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Clouds Over Iran: The Past Roots of Unintended Consequences Present
March 7, 2005 9:19 AM   Subscribe

In Clouds Over Iran, Stephen Kinzer. author of All the Shah's Men: An American Coup and the Roots of Middle East Terror, meditates upon the current confrontation in a review of Christopher de Bellaigue's 'In the Rose Garden of the Martyrs': Reflections on Iran. Also by Kinzer, Iran and Guatemala, 1953-54 - Revisiting Cold War Coups and Finding Them Costly. And here is a biography of Mohammed Mossadegh, who, Time magazine named 1951's Man of the Year and who the Iranian.com names Iranian of the Century (More inside, of course...)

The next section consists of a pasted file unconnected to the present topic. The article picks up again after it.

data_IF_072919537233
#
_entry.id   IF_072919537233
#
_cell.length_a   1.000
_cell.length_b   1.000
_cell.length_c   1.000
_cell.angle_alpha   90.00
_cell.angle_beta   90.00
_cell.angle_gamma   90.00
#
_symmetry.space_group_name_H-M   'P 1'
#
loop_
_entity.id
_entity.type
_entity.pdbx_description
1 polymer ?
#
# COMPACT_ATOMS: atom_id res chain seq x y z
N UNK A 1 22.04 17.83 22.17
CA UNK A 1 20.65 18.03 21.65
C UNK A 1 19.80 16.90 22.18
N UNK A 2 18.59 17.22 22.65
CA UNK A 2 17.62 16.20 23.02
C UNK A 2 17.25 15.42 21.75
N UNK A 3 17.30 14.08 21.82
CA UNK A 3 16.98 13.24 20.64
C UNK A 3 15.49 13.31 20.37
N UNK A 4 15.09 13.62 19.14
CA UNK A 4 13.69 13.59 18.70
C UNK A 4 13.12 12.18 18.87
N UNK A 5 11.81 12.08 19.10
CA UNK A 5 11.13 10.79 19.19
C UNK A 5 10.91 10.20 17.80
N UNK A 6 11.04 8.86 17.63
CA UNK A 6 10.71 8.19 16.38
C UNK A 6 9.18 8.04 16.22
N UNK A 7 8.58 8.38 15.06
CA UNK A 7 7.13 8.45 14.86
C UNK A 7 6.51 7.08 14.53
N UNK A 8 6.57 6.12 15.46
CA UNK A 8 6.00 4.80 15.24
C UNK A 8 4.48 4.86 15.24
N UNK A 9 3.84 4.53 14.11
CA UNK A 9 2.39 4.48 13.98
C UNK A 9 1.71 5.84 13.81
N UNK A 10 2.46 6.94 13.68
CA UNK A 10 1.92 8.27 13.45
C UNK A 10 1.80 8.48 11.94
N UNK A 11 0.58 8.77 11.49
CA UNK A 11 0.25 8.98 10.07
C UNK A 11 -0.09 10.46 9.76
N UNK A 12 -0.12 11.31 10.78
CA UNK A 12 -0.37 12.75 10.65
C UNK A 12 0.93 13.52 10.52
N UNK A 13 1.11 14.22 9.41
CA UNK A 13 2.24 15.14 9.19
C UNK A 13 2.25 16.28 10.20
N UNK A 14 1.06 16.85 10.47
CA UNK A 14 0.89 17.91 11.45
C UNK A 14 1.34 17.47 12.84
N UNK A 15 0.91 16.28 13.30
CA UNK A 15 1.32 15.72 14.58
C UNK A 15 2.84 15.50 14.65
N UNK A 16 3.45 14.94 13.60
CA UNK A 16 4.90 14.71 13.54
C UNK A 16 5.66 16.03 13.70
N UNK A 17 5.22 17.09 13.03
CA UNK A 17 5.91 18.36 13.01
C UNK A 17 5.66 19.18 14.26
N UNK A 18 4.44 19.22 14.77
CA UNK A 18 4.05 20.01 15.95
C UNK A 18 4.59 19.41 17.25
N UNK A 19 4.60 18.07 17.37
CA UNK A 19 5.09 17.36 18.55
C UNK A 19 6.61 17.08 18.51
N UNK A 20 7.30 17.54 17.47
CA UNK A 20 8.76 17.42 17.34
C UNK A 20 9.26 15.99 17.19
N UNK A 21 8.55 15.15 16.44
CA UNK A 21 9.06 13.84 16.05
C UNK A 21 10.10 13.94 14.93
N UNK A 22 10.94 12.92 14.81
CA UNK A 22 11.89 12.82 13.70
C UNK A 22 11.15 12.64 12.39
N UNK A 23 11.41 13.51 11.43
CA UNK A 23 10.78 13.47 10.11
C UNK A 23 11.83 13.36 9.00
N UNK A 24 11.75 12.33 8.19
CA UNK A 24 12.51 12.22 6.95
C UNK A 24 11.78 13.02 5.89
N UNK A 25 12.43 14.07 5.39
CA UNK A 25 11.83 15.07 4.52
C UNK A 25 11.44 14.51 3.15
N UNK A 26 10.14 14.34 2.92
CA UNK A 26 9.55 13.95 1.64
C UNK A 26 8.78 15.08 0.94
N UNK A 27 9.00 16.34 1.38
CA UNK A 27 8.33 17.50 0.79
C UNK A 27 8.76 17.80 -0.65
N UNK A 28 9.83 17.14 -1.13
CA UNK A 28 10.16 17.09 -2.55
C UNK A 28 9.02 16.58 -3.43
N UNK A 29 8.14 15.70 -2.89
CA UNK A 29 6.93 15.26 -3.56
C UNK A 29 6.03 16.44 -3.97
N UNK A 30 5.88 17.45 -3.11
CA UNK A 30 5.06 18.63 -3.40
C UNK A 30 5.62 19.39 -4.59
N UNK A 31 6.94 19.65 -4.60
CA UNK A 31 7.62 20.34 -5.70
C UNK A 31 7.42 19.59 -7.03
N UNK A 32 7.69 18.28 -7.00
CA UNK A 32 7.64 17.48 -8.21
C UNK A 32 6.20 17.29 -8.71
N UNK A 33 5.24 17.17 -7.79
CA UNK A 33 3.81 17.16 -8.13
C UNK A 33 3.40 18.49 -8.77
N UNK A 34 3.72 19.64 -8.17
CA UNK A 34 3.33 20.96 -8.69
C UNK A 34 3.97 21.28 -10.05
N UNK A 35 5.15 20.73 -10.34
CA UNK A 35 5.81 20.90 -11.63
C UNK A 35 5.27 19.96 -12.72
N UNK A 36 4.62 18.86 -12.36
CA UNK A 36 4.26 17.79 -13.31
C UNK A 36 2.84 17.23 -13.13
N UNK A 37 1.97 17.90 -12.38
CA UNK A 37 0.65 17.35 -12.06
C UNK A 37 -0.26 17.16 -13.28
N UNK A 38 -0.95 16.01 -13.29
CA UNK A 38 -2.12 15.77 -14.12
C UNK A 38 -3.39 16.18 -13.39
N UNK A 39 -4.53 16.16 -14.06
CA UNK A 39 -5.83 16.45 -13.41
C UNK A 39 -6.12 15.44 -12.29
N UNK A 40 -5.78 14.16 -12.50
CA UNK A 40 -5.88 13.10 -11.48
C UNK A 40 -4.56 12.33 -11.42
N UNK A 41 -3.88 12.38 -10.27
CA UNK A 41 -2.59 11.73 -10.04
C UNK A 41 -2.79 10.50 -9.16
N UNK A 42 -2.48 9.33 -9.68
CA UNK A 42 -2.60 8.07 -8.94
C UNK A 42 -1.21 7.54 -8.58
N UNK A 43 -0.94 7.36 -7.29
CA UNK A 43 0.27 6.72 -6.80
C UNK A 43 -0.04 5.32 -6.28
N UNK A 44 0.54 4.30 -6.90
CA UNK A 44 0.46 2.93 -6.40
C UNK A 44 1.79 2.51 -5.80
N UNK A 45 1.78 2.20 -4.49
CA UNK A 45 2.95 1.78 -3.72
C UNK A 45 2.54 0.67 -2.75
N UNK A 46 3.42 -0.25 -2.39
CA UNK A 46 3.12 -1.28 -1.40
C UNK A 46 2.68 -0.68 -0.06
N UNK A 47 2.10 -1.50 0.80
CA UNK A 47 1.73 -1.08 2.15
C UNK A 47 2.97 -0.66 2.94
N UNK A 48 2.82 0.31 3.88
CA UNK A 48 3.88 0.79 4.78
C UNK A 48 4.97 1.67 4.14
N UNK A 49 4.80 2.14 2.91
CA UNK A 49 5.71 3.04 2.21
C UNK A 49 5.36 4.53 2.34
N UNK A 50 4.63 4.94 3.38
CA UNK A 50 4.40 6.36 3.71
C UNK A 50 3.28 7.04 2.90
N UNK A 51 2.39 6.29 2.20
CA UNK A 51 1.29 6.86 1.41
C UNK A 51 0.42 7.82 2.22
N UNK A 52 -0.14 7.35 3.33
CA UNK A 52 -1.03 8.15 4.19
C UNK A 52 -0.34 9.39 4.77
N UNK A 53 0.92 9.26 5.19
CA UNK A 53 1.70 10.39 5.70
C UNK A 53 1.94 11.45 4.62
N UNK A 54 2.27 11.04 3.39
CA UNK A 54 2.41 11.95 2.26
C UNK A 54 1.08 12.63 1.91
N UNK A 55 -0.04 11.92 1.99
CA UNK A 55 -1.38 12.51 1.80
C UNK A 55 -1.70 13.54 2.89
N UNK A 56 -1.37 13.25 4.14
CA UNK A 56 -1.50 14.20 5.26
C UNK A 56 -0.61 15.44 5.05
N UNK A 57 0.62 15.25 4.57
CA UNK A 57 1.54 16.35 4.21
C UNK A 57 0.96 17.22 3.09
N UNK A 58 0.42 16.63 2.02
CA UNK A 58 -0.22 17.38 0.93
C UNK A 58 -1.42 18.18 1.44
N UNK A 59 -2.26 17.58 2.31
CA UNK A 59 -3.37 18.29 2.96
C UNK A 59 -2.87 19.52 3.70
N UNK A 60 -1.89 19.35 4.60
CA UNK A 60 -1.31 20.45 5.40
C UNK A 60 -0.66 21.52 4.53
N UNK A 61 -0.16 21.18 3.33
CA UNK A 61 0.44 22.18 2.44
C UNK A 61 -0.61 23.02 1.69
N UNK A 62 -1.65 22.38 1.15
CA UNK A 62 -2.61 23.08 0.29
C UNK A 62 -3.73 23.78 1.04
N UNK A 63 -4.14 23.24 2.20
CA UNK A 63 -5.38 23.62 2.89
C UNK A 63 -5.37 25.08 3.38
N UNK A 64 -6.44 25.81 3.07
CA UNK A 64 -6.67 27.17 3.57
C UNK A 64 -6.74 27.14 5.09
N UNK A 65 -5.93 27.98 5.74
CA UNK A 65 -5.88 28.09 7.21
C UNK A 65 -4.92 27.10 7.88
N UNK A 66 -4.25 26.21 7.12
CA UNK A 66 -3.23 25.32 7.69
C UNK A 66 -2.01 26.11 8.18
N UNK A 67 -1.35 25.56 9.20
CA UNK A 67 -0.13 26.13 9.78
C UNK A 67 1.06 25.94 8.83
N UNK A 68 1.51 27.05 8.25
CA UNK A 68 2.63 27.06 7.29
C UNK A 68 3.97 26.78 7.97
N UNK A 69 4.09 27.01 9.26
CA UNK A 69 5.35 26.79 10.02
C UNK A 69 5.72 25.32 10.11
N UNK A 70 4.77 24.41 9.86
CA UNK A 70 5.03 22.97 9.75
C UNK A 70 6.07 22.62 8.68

posted by y2karl (13 comments total) 1 user marked this as a favorite

 
A lesson from Iran on regime change

US Iran Policy - An Interview with Stephen Kinzer

Viewpoints: Iran's nuclear crisis

Secrets of History: The CIA in Iran

Visit of his Excellency Mohammad Mossadegh, Prime Minister of Iran, to the United States of America, October 6 to November 18, 1951.

The New York Times review of All the Shah's Men.

In 50 Years After the CIA’s First Overthrow of a Democratically Elected Foreign Government We Take a Look at the 1953 US Backed Coup in Iran, Kinzer provides the story in its gist: